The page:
(Chevak Elders. Photo by Dan Branch.)

A collection of short stories set in villages along the Kuskokwim River dominate the second section of Like Painted Kites. These stories deal respectfully and honestly with the resident Yup’ik people. Bates had spent much time living and teaching along the Kuskokwim River. In addition to Bethel, he was the assistant superintendent for the Kuspuk School District based in the Yup’ik village of Aniak. In 2001, he retired from the Aniak position. Thirty days later he began an 11 year career as an educator for the University of Alaska, Fairbanks. The position involved a lot of travel to the Kuskokwim, helping Bates deepen his appreciation of Kuskokwim people.

The first Kuskokwim story, “Kim Boy, The Little Lion” is loosely based on Aesop’s “Androcles and the Lion.” Kim Boy’s high school wrestling coach nicknamed him “Little Lion” for the determined way he competed. Androcles is Mr. Andy, the junior high school teacher who taught Kim Boy to read and to take pride in himself. The arena where the lion spared Androcles is a village roadhouse where Kim Boy’s former teacher stumbles onto a drunken party.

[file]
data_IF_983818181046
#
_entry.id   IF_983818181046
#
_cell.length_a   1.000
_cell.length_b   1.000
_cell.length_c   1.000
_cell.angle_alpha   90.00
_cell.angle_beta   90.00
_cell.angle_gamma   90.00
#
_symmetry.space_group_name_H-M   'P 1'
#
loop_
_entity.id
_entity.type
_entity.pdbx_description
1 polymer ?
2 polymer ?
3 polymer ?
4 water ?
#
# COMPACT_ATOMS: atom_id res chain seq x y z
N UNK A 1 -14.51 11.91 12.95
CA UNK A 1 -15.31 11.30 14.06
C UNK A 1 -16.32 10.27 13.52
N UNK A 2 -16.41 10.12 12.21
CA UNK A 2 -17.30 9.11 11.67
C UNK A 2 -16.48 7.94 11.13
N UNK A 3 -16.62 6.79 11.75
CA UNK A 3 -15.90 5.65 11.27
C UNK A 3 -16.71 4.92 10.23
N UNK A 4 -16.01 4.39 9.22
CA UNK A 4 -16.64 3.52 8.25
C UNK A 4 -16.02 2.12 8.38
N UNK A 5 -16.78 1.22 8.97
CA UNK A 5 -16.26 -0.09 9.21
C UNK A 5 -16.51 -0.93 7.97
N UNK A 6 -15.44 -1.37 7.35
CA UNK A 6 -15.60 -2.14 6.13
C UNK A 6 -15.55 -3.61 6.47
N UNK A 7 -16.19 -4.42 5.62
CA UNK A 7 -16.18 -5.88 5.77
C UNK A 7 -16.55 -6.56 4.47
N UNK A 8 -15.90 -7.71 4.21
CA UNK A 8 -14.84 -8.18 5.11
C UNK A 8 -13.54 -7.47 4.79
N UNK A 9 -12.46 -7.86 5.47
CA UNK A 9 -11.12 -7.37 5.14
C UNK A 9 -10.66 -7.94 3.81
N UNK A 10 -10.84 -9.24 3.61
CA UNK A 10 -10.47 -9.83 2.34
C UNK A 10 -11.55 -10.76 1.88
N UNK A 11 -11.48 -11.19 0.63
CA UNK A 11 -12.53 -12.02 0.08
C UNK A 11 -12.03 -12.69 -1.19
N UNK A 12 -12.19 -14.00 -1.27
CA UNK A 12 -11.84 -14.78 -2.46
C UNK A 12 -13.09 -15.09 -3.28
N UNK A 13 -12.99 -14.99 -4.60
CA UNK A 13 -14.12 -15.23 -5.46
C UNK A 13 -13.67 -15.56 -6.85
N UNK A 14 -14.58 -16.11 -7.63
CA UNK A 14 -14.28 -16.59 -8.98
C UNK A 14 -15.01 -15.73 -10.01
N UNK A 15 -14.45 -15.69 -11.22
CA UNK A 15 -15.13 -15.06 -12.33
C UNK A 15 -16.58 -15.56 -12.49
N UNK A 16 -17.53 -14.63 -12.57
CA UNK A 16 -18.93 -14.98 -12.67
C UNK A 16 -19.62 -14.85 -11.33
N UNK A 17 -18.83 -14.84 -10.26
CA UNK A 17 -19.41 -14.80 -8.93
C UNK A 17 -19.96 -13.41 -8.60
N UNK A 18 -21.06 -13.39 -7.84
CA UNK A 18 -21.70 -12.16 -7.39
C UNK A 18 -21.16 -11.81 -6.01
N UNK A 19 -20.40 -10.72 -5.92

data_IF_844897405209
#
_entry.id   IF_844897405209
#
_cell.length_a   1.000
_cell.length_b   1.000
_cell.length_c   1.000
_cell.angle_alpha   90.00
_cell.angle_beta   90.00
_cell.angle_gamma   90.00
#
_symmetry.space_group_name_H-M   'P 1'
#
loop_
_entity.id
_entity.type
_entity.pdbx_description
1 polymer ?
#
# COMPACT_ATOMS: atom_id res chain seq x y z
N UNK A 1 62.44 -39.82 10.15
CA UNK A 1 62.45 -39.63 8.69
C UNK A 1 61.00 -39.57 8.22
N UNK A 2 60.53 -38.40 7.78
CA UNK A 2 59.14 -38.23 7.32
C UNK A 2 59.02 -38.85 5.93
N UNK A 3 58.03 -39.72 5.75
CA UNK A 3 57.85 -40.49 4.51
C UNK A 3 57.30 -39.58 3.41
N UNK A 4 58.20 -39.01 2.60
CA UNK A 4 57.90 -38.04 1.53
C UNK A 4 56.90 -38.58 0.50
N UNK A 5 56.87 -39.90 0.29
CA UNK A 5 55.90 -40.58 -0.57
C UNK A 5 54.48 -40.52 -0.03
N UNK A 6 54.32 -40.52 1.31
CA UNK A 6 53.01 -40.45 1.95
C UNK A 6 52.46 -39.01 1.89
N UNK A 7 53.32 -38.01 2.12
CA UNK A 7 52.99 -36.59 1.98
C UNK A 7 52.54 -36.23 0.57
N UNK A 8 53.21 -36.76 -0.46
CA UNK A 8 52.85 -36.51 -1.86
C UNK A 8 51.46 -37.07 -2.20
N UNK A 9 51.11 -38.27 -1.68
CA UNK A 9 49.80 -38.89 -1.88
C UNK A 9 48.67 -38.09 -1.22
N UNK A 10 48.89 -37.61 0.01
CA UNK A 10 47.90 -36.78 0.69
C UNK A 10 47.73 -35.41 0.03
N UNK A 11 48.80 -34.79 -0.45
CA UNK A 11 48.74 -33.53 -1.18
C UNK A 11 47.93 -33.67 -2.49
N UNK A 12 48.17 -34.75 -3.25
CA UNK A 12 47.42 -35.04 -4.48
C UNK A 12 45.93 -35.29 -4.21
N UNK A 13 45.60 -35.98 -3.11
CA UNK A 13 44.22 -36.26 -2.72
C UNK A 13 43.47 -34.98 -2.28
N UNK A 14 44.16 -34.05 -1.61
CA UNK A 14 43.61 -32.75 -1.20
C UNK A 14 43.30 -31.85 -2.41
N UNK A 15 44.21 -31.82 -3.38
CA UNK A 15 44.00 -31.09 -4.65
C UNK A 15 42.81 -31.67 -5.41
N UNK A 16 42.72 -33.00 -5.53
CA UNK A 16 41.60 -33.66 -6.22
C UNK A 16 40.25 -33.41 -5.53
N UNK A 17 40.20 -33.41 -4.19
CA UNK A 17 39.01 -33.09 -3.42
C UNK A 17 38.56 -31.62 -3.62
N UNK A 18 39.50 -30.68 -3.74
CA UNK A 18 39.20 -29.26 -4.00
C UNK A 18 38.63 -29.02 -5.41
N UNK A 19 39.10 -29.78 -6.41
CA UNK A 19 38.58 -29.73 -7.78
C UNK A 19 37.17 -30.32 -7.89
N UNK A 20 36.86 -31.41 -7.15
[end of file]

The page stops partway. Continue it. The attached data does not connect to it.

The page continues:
During our recent conversation Bates told me that he considers himself fortunate to have been given the opportunity to experience the Yupik culture by living in the region and visiting people in the villages, and he tried to be as accurate as possible in describing it in his stories without criticism or negativity. In “Little Lion” and the other Kim-boy stories, Bates doesn’t avoid the uncomfortable topic of alcohol fueled violence. He correctly portrays it as an aberration that prevents people from living in the Yup’ik way.

Kim-boy is a drunk in his mid-twenties at the start “Little Lion.” Before she died, his grandmother kept the house she shared with him spotless. Now the house and Kim-boy are a mess. Using a well-worn bird wing that the grandmother had used to sweep out the house as a metaphor for the Yup’ik culture, Bates writes that it now hangs behind the door, forgotten. “One year [in high school, Kim-boy] won the state wrestling championship in his weight class. But now, in his mid-twenties, Kim-boy was no longer the little lion. He was an alley cat, quite undignified, and he had lost all the respect of his relatives and the people in the area. They were bewildered with the drastic changes in Kim-boy, and stayed away from him.”